HCP Heirloom Cacao 11
BFREE Demonstration Cacao Farm,
BFREE Private Reserve, Toledo District, Belize
Provided by Jacob Marlin, BFREE
Bursary Sponsor: Tony Caputo’s Market & Deli
Discover Heirloom Designated Cacao Farming in Belize
The criollo parentage cacao trees on the Belize Foundation for Research and Environmental Education (BFREE) nature reserve are growing in virgin, primary rain forest, under a heavy tall canopy. The trees are widely and randomly dispersed, presumably having been propagated by natural means. The BFREE demonstration farm is located on a 1153 acre private reserve that borders 1,500,000 acres of tropical rainforest within the Maya Mountains of southern Belize. Numerous cacao varieties are grown organically under a tall tropical rainforest canopy where wildlife abounds including Jaguars, Tapirs, Howler Monkeys, Harpy Eagles, Scarlet Macaws, and countless other species of wildlife.
Jacob Marlin was born in Washington D.C. and moved to Belize in 1993. He started a 501c3 non-profit organization, the Belize Foundation for Research and Environmental Education (BFREE) in 1994, and established a Biological Research and Environmental Educational Field Station on a private reserve in a remote part of southern Belize in the Maya Mountains. As Executive Director of the organization, Mr. Marlin is using organic shade grown Cacao as one of many tools to help restore and conserve tropical rainforests in Belize.
Learn About the HCP Nursery Projects
In 2018 and 2019, BFREE was awarded two HCP grants funded by the Lesley Family Foundation to support the preservation of their heirloom designated cacao.
The projects support the generation of data for mechanistic process-based crop simulation models for an ancient wild criollo cacao, which are useful tools for maximizing the efficiency of crop management ultimately improving profits to growers. In the previous grant project supported by LFF and HCP, activities and interventions created the bases for establishing this research and knowledge generation program, however, it is now necessary to establish it more formally, through the definition of the areas of experimentation, the variables to be measured, and the development of the experimental protocols. Additionally, the project requires the infrastructure necessary to store, manage, and safeguard the information. At the same time, conditions will be established for the conservation of germplasm in situ (wild cacao trees and a clonal garden).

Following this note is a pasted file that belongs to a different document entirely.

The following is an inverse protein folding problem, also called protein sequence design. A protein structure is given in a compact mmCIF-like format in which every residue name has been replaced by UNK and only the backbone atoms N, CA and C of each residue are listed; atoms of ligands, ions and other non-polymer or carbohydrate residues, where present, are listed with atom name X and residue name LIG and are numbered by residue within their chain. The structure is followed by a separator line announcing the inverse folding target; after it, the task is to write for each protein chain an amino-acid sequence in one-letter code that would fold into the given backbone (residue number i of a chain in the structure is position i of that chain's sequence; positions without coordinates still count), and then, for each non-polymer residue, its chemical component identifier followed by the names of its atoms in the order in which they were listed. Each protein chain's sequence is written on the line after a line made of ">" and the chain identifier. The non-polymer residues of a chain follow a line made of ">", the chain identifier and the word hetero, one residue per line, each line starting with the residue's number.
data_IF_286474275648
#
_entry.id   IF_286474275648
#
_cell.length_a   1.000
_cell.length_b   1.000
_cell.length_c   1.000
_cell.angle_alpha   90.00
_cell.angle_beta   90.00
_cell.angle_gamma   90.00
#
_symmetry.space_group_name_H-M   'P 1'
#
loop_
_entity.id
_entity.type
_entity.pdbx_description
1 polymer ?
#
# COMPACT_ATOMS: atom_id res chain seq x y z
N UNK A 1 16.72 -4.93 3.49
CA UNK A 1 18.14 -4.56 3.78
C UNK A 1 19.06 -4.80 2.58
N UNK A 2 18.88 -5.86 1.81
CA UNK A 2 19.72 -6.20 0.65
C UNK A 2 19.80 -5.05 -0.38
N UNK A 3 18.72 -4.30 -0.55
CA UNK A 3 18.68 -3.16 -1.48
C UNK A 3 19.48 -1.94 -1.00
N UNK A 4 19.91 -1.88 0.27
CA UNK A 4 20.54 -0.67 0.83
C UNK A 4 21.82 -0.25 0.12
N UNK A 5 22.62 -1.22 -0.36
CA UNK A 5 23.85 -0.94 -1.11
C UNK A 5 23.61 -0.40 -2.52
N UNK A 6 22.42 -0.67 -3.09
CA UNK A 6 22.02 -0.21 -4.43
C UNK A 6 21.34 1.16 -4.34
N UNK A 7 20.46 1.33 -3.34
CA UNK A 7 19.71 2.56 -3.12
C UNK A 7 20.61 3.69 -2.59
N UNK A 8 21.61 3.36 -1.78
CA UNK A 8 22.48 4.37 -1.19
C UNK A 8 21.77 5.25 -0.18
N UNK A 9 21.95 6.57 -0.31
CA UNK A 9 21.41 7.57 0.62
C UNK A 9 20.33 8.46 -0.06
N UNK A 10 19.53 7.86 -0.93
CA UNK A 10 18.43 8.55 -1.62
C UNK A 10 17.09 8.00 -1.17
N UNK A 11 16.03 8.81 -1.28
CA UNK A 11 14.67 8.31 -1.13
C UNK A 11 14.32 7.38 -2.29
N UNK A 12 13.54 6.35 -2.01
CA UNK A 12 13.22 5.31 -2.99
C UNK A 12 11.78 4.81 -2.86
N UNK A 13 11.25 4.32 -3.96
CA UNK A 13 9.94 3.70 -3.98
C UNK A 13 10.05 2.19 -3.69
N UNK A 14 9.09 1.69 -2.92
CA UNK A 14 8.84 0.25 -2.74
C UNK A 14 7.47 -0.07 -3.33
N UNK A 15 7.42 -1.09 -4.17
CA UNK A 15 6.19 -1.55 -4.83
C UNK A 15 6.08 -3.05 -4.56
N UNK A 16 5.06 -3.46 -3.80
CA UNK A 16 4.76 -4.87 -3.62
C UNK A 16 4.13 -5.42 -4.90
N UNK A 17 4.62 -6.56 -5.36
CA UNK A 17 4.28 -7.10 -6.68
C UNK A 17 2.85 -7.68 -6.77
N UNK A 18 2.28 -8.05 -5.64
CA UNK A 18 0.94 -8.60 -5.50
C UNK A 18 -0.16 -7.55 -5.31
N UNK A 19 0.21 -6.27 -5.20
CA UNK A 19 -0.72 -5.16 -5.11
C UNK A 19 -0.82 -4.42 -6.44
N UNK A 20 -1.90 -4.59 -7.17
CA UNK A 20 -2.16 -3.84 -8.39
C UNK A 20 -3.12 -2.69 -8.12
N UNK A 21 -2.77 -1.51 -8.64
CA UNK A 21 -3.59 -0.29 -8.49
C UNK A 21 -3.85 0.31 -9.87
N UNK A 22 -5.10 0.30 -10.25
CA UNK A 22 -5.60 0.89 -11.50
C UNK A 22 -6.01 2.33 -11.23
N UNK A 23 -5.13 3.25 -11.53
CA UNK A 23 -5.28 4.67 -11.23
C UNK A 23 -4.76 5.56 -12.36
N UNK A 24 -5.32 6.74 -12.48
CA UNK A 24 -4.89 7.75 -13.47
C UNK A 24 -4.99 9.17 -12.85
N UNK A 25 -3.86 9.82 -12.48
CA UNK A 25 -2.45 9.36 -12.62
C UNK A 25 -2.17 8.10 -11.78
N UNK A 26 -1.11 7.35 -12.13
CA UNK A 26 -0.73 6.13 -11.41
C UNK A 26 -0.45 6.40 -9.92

The main objectives of the project is to conserve the genetics of criollo cacao and generate knowledge about its ecology and potential of production through: a) develop species and cultivar dependent parameters separately for various cacao types, which can be applicable under a range of environmental, soil types and management conditions, b) develop a mechanistic process level simulation model for cacao that mimics the fundamental biotic and abiotic processes in the soil-plant-atmosphere system, c) evaluate model performance for various cacao varieties over a range of spatial and temporal scales, environmental and management conditions and locations d) develop application methods to validate cacao simulation models to evaluate current and alternative management protocols to minimize resource requirements and improve the quality. Integrate these models with precision agriculture approaches to improve in-season estimates of productivity.
To read the most recent program report, contact HCP Executive Director, Anne Zaczek at firstname.lastname@example.org
Jacob Marlin, Executive Director, BFREE, is also a member of the HCP Board of Directors. Due to the specialized sub-sector of the cacao industry that HCP is working to preserve, there may be times our board members are directly involved with our programs. Through the counsel of our lawyer HCP has put a policy in place to ensure there is no conflict of interest.
Belizean chocolate made from Heirloom designated farms
Crioco Contact information: Jacob Marlin email@example.com
Tasting Panel Notes
Very mild intensity overall with smooth emergence of a very mild chocolate intensity. This is combined with the simultaneous emergence of a rich mild, lightly roasted nut base that is accompanied by a caramel and mild panella browned sweetness with a “creamy” character. A pleasant lightly floral green tea / spice note emerges in the center taste and finishes with a nut / slightly spice.
USDA Genetic Profile for cacao beans from Belize cacao farm trees